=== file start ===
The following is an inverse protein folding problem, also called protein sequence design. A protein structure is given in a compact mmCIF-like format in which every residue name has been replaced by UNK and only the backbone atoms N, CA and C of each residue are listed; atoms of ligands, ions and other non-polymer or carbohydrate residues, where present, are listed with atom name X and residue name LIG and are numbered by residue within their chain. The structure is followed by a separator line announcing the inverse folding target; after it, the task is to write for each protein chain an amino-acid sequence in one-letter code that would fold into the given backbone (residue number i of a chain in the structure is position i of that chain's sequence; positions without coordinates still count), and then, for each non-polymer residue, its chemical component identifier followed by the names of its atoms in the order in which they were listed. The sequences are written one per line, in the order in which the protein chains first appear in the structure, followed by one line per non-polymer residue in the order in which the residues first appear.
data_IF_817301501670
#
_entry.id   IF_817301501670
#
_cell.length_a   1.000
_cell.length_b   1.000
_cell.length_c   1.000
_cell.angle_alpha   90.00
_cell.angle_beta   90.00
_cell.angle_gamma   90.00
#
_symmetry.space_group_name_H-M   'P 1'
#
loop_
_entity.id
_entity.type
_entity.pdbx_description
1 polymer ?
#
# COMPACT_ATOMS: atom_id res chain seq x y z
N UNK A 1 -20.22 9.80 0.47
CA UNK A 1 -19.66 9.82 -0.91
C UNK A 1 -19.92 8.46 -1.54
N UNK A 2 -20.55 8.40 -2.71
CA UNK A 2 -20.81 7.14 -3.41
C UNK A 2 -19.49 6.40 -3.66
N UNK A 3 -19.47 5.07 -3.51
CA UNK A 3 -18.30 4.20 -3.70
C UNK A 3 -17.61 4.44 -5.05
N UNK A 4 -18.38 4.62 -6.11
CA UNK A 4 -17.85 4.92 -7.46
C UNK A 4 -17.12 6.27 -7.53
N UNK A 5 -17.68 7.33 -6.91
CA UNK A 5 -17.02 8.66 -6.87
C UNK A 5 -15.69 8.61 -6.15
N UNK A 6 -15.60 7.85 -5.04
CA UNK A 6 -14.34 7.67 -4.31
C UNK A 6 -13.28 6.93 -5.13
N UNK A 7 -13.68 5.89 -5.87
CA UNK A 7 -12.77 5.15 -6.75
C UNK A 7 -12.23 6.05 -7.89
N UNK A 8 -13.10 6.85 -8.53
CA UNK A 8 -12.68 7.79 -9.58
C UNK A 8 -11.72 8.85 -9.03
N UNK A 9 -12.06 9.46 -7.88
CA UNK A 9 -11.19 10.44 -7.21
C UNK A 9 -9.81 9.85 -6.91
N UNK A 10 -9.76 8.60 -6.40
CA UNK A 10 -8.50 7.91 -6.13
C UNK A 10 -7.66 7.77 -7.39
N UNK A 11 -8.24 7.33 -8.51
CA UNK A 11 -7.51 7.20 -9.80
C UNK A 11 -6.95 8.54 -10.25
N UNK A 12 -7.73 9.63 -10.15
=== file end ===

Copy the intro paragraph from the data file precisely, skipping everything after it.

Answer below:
The following is an inverse protein folding problem, also called protein sequence design. A protein structure is given in a compact mmCIF-like format in which every residue name has been replaced by UNK and only the backbone atoms N, CA and C of each residue are listed; atoms of ligands, ions and other non-polymer or carbohydrate residues, where present, are listed with atom name X and residue name LIG and are numbered by residue within their chain. The structure is followed by a separator line announcing the inverse folding target; after it, the task is to write for each protein chain an amino-acid sequence in one-letter code that would fold into the given backbone (residue number i of a chain in the structure is position i of that chain's sequence; positions without coordinates still count), and then, for each non-polymer residue, its chemical component identifier followed by the names of its atoms in the order in which they were listed. The sequences are written one per line, in the order in which the protein chains first appear in the structure, followed by one line per non-polymer residue in the order in which the residues first appear.